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From Vacant City Lots to Food on the Table
By Madeline Ostrander
Guerrilla gardening boosts local food security and redirects “troubled youth,” at least until landowners capitalize on increased property value the gardens bring, writes Madeline Ostrander.
The first time I went to Richmond, Calif., nine years ago, my friend, who ran a punk music recording studio out of a converted warehouse, told us not to park our car on the street. The day before, vandals had walked the block and smashed several car windows.
At least a few things have started to change in Richmond since then: A berry garden sits beside a bike trail in the Iron Triangle, a neighborhood at the center of the city bordered on three sides by old rail lines. Once a month, Latino and African American families–often people who live just a few blocks from each other but rarely had a chance to meet in the past–gather at the garden and have a barbecue. Tomatoes, chard, and corn grow in raised beds across the street. Muslim families from the local mosque just a few blocks away pluck fresh mint from the garden for making traditional Arabic tea. The garden is the work of Urban Tilth, one of the dozen or so groups at the center of Richmond’s urban garden movement. It was built by community members, often young people, and is tended in part by students and teachers from the elementary school next door. And it has become a community gathering space.
Richmond boomed in the mid-20th century and now is like hundreds of other places around the country where industry walked away. The city is isolated from much of the cultural and economic life of the rest of the East Bay region. Young people can’t find jobs, and they move away, or their restlessness is channeled into all the wrong activities—vandalism, gangs, crime.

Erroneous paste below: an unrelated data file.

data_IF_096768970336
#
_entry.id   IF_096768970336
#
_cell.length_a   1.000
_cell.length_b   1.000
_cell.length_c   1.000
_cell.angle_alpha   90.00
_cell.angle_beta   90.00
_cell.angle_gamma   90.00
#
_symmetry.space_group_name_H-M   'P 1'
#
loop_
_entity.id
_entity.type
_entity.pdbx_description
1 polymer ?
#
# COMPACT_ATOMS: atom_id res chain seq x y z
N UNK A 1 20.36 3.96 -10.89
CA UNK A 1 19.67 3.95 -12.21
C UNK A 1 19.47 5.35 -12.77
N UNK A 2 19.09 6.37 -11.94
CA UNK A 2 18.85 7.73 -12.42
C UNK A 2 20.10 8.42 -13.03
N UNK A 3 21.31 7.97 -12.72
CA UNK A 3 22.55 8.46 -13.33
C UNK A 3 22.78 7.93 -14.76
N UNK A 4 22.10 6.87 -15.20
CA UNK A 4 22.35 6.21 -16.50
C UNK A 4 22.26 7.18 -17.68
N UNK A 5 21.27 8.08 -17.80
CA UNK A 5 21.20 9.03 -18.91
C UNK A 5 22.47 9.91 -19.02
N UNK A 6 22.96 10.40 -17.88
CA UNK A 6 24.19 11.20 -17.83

People rarely get a say in what happens to land when their city falls apart. But in the last five years, some Richmonders have taken matters into their own hands. Often with official permission but sometimes without, they have planted more than two dozen gardens in public lots and school grounds all over the roughest parts of town. Urban Tilth calls them “farms,” and last year grew 6,000 pounds of food, which went to dozens of local families.
Many Richmonders have gardening traditions that go back several generations, brought by families from the rural South who came for shipbuilding jobs during World War II and by more recent immigrants from agricultural regions of Central and South America. But many of Richmond’s young people haven’t been exposed to these traditions.
Now Richmond’s urban gardening movement is yielding a small but radical cultural change. Urban agriculture has become a regular part of the curriculum in two local high schools. Areas in and near the gardens that seemed off-limits or unsafe in years past are becoming gathering places where Richmonders throw picnics, play outside, pick berries, and ride bicycles.
And dozens of young Richmonders have been given the chance to grow something in a community they thought had little future.